By Tulis McCall

Alrighty then, THIS was a creepy pleasure, sort of.  The Thing With Feathers, now at the Barrow Group, is not your average love story, no sirree. In fact, it will make you squirm more than once.  Just as Scott Organ intended.

The time is now and the place is Suburbia, Anywhere, USA.  More specifically it is the home of 16-year-old-days-away-from-being-17 Anna (Alexa Shae Niziak) and her single mother Beth (DeAnna Lenhart).  As the play opens we discover Anna in Internet flagrante – nothing sordid – with her new friend Eric.  How they connected is not clear, but that they have been Skype chums for awhile is more than clear.  She shares her writing with him (read heart) and he shares his older (21 years old) mind (read hmmmmm) with her.  She is fresh and charming.  He is older and vulnerable.  He also lives 900 miles away, which makes him very, very safe.

Until he isn’t.  This in itself is not the scary part. It is the way he moves, the way he smiles, and the boatload of secrets he has dragged along with him.

THE THING WITH FEATHERS Photo by Todd Cerveris

THE THING WITH FEATHERS Photo by Todd Cerveris

This stranger in a strange land is a tremendous upset for Beth and her soon to be fiancé Tim (Robert Manning, Jr.)  Tim is a cop, and this is a fact not lost on anyone.  Beth is a lioness protecting her cub and wants the Eric person gone yesterday.  Eric is too old and too a few other things to be hanging around her daughter.  Eric’s arrival is, however, no problem for Anna whose heart is available for the taking. After all, she has just turned 17.  Poof.

Organ has laid out the first act using the equivalent of an exacto knife for writers.  The first act’s final scene packs a wallop, but we don’t know why. There is something a bit Hitchcock in this work.  One facts slides into another until there is a very slow motion pileup on the freeway to happiness.  And once it begins, it cannot stop.  This is one of the many delicious qualities of the writing – days later a person will still be mulling over the events to see how one led into the other. And there is that chill.  It is one thing to see sinister on a big old movie screen.  It is another to be in a theatre breathing the same air.   The deception hangs in the air like phantom laundry on which you cannot put your finger.  You just know it is there.

The second act does not fare as well as the first.  Second acts are tough.  A writer lays out all the clues in the first act, and it is the second that requires them to be tied together in a bundle.  This is true for all plays, all television and movies, novels and even music.  The writing in this second act loses its grip on the first.  The electric tension bordering on fear is melted down like a snowball in spring.  The threat in  the air loses steam and is reduced to anger and regret.  The plot becomes predictable.  Organ does, however, come close to saving it all with a bit of fancy footwork that slings past transgressions directly into the arena of the present as the story ends.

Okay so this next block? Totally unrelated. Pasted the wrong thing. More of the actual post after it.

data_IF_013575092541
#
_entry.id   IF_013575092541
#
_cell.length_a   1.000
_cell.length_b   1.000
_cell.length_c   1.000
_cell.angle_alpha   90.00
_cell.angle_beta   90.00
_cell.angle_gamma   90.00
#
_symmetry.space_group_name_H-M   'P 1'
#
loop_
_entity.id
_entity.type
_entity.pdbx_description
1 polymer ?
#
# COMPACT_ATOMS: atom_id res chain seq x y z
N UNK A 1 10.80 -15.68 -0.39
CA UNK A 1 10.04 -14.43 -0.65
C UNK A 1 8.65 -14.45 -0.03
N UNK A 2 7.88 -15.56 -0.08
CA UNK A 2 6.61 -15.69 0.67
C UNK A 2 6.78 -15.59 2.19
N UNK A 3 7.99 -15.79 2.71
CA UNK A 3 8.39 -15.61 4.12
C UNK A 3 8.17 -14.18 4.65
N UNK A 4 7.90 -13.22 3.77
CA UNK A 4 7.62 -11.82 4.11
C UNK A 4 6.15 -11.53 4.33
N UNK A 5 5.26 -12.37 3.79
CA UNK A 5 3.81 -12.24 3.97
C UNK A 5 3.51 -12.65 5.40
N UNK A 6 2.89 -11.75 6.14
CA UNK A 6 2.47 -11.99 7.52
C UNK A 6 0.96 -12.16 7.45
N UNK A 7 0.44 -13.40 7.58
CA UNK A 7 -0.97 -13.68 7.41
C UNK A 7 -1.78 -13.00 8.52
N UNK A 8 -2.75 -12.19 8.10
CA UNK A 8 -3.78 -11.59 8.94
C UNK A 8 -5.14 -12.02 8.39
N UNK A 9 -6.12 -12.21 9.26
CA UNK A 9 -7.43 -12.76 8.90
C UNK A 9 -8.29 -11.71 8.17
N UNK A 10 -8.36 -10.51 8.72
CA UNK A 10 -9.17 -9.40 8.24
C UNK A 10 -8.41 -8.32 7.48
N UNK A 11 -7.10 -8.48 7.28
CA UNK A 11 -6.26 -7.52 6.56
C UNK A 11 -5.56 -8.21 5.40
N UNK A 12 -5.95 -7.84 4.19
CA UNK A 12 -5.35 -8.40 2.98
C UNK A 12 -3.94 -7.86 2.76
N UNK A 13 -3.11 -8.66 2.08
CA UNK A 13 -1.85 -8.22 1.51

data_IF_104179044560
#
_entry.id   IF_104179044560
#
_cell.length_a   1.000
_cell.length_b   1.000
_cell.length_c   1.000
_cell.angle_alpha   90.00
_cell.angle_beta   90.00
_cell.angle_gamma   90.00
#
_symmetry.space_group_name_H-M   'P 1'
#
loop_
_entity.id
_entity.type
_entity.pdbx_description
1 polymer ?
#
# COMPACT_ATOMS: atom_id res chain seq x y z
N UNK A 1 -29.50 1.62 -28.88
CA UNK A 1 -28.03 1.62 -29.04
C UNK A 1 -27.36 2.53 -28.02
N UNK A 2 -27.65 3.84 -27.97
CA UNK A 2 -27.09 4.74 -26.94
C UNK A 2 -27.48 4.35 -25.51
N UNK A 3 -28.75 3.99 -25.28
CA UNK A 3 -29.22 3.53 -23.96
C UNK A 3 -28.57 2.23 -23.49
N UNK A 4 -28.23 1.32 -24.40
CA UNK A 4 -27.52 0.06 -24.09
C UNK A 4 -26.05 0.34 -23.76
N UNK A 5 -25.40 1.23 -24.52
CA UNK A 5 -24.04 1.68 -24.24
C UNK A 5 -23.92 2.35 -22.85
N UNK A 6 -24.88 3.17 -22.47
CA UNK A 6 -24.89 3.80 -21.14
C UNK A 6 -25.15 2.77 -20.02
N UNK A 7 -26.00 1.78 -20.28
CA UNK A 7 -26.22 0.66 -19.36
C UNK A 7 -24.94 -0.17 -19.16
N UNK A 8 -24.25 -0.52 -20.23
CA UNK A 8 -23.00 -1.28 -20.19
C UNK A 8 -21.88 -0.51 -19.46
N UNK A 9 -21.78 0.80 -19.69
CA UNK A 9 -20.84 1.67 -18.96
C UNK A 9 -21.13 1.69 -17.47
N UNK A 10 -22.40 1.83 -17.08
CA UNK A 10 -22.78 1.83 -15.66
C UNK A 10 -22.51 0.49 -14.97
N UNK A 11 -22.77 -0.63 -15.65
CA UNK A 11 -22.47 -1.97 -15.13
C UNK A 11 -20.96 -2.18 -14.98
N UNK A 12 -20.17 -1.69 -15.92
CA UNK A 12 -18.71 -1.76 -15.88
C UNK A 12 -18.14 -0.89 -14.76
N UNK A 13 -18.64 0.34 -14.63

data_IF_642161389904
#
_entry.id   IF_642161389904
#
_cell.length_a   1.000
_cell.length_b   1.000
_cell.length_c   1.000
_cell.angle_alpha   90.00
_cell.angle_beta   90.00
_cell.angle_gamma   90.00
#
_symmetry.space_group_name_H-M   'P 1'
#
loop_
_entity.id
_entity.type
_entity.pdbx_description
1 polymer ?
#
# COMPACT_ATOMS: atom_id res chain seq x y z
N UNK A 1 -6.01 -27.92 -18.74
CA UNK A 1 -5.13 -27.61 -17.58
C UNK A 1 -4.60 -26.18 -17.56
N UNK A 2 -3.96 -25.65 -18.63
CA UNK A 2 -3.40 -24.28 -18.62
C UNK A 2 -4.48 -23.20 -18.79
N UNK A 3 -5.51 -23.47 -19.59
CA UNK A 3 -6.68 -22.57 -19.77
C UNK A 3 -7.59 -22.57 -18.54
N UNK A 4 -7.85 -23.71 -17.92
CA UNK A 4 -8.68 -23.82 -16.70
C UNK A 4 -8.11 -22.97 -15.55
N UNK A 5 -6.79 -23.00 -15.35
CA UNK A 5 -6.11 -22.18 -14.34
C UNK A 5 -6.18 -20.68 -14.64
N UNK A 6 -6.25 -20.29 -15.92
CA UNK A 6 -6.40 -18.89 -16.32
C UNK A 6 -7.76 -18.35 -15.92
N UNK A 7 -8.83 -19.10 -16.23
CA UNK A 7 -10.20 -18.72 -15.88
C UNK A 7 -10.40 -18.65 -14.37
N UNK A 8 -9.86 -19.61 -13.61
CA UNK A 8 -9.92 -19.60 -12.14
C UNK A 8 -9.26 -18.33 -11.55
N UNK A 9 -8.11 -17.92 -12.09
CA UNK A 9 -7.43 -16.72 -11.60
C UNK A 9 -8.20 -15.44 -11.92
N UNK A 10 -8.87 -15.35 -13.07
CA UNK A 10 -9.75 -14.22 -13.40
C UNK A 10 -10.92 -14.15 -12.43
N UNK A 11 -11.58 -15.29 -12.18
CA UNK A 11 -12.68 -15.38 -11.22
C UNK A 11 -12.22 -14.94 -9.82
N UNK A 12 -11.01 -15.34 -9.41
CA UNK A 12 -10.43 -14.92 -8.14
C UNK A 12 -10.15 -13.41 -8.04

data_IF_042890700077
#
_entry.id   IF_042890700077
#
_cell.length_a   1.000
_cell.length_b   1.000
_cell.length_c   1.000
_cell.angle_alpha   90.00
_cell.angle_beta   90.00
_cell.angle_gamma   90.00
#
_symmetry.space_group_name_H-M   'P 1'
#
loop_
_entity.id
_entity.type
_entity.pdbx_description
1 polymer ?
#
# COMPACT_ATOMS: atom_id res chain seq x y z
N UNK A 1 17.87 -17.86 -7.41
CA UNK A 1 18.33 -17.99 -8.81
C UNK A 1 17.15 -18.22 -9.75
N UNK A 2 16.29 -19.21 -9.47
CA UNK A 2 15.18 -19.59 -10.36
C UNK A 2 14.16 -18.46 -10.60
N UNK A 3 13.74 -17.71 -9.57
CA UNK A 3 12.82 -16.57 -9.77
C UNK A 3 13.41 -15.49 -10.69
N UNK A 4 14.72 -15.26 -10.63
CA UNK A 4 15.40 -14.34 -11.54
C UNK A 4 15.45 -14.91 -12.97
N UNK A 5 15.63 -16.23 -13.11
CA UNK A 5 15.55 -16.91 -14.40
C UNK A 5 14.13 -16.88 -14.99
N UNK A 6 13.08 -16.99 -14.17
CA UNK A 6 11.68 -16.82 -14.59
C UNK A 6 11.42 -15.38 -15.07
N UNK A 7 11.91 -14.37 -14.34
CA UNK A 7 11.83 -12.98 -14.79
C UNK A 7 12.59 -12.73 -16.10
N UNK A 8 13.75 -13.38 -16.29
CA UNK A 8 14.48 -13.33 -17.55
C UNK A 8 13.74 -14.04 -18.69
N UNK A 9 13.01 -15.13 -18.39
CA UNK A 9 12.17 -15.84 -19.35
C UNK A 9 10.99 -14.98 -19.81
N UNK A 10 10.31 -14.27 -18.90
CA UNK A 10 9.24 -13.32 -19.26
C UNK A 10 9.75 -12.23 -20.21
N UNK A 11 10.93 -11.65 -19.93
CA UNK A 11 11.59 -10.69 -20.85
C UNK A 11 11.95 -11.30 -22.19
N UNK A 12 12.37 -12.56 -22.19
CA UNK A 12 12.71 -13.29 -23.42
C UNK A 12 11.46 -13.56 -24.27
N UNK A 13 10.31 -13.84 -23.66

THE THING WITH FEATHERS Photo by Todd Cerveris

THE THING WITH FEATHERS Photo by Todd Cerveris

Niziak sparkles as Anna (in spite of the fussing with her hair which is a distraction), and the rest of the cast acquits themselves well.  A few pauses suggested that lines or blocking might have been recently altered.  The direction by Seth Barrish is fluid with great care taken to direct our attention from one point to another, which is a keen element in the first act’s tension.

The Thing With Feathers is a mythic tale that might make you want to pull out the cliff notes on your Greek Gods.  We are reminded here that no one, not a god and not a mortal, forgets.  Few forgive.  And then there are those select few that not only refuse to forgive, they renew themselves as a transgressor.  The unforgiven deed recycles itself.

Watch where you step.  Life sticks to the bottom of your shoes.  Choose hope as your anti-dote.

“Hope” is the thing with feathers  

By Emily Dickinson

“Hope” is the thing with feathers –
That perches in the soul –
And sings the tune without the words –
And never stops – at all –

And sweetest – in the Gale – is heard –
And sore must be the storm –
That could abash the little Bird
That kept so many warm –

I’ve heard it in the chillest land –
And on the strangest Sea –
Yet – never – in Extremity,
It asked a crumb – of me.

The Things With Feathers by Scott Organ Directed by Seth Barrish

WITH: Zachary Booth as Eric, DeAnna Lenhart as Beth, Robert Manning, Jr. as Tim, and Alexa Shae Niziak as Anna.

The creative team for  The Thing with Feathers includes : Edward T. Morris (set), Kristin Isola  (costumes), Solomon Weisbard (lights) .

The Thing  with Feathers plays  the following performance schedule:   Monday at 8:00 p.m., Wednesday  through  Saturday at 8:00 p.m., and Sunday at 7:00 p.m .   Single tickets for  The Thing  with Feathers  are priced at  $35 (Premium Seats) & $25 and  are avail able by  visiting the website at or by calling OvationTix at 866 – 811 – 4111.